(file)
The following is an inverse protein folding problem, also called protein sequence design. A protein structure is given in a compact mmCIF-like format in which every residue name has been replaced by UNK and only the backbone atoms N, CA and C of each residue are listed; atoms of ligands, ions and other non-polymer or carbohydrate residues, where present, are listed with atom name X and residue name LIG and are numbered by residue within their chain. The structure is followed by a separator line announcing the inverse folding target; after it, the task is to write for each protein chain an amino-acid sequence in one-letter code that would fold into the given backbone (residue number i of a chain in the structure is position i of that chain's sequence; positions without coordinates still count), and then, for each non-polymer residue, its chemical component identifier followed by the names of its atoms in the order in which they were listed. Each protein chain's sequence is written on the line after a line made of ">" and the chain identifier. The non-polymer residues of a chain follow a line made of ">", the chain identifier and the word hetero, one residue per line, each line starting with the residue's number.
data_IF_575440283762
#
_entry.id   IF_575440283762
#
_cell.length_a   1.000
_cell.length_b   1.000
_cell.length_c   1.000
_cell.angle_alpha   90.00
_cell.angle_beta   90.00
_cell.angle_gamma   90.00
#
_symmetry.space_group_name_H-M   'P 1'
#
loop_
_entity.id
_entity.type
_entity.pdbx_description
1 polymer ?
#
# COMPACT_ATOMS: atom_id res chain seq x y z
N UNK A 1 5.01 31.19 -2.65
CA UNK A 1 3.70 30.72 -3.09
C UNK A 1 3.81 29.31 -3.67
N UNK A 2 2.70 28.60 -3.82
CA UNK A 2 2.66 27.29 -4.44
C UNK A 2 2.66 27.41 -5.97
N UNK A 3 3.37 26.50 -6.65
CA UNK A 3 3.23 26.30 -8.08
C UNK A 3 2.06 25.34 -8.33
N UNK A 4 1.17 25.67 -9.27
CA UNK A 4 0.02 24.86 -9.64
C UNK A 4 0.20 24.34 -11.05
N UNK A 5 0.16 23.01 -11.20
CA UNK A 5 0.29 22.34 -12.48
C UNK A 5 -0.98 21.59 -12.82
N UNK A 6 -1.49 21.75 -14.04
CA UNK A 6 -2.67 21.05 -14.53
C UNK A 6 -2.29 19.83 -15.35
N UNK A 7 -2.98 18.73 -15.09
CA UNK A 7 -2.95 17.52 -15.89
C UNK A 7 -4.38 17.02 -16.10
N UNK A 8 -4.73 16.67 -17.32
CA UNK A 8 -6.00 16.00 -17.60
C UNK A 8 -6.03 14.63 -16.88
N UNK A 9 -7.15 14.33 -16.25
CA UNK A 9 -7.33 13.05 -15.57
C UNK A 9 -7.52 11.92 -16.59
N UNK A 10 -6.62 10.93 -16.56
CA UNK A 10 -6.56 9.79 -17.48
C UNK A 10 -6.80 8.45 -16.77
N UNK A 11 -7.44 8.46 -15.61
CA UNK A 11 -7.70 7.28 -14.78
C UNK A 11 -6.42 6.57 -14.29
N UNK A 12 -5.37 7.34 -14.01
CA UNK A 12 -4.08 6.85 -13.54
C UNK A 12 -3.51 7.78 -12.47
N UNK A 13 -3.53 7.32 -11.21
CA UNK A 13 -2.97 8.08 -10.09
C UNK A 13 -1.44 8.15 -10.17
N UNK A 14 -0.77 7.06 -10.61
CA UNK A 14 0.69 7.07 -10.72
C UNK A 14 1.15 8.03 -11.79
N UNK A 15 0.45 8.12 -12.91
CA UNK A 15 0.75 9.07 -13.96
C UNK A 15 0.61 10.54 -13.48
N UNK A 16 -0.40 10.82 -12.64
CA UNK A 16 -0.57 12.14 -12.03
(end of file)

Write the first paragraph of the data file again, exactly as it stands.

The following is an inverse protein folding problem, also called protein sequence design. A protein structure is given in a compact mmCIF-like format in which every residue name has been replaced by UNK and only the backbone atoms N, CA and C of each residue are listed; atoms of ligands, ions and other non-polymer or carbohydrate residues, where present, are listed with atom name X and residue name LIG and are numbered by residue within their chain. The structure is followed by a separator line announcing the inverse folding target; after it, the task is to write for each protein chain an amino-acid sequence in one-letter code that would fold into the given backbone (residue number i of a chain in the structure is position i of that chain's sequence; positions without coordinates still count), and then, for each non-polymer residue, its chemical component identifier followed by the names of its atoms in the order in which they were listed. Each protein chain's sequence is written on the line after a line made of ">" and the chain identifier. The non-polymer residues of a chain follow a line made of ">", the chain identifier and the word hetero, one residue per line, each line starting with the residue's number.